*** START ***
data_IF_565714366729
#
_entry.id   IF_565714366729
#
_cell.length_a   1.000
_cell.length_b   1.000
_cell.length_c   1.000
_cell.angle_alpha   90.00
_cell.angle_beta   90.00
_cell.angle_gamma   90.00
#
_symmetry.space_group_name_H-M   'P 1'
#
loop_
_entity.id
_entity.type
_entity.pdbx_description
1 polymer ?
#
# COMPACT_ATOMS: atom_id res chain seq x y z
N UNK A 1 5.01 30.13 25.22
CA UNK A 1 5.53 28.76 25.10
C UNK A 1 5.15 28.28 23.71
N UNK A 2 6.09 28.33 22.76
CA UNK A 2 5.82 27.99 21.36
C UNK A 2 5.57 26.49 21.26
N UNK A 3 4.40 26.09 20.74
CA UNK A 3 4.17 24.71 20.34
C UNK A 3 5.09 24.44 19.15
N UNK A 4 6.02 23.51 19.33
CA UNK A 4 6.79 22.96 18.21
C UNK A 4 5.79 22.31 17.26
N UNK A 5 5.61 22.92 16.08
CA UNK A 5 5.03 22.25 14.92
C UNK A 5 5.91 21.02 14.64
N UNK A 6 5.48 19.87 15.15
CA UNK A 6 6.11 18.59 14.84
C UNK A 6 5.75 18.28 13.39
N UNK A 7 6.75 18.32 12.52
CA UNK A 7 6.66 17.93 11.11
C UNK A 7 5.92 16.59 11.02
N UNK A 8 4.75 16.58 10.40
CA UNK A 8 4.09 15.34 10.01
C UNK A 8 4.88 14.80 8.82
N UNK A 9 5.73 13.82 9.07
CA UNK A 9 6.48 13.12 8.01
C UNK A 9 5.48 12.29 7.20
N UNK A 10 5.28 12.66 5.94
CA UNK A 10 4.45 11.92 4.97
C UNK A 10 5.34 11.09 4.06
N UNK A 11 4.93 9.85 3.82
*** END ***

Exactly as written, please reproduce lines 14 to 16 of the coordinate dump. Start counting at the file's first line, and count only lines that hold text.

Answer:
loop_
_entity.id
_entity.type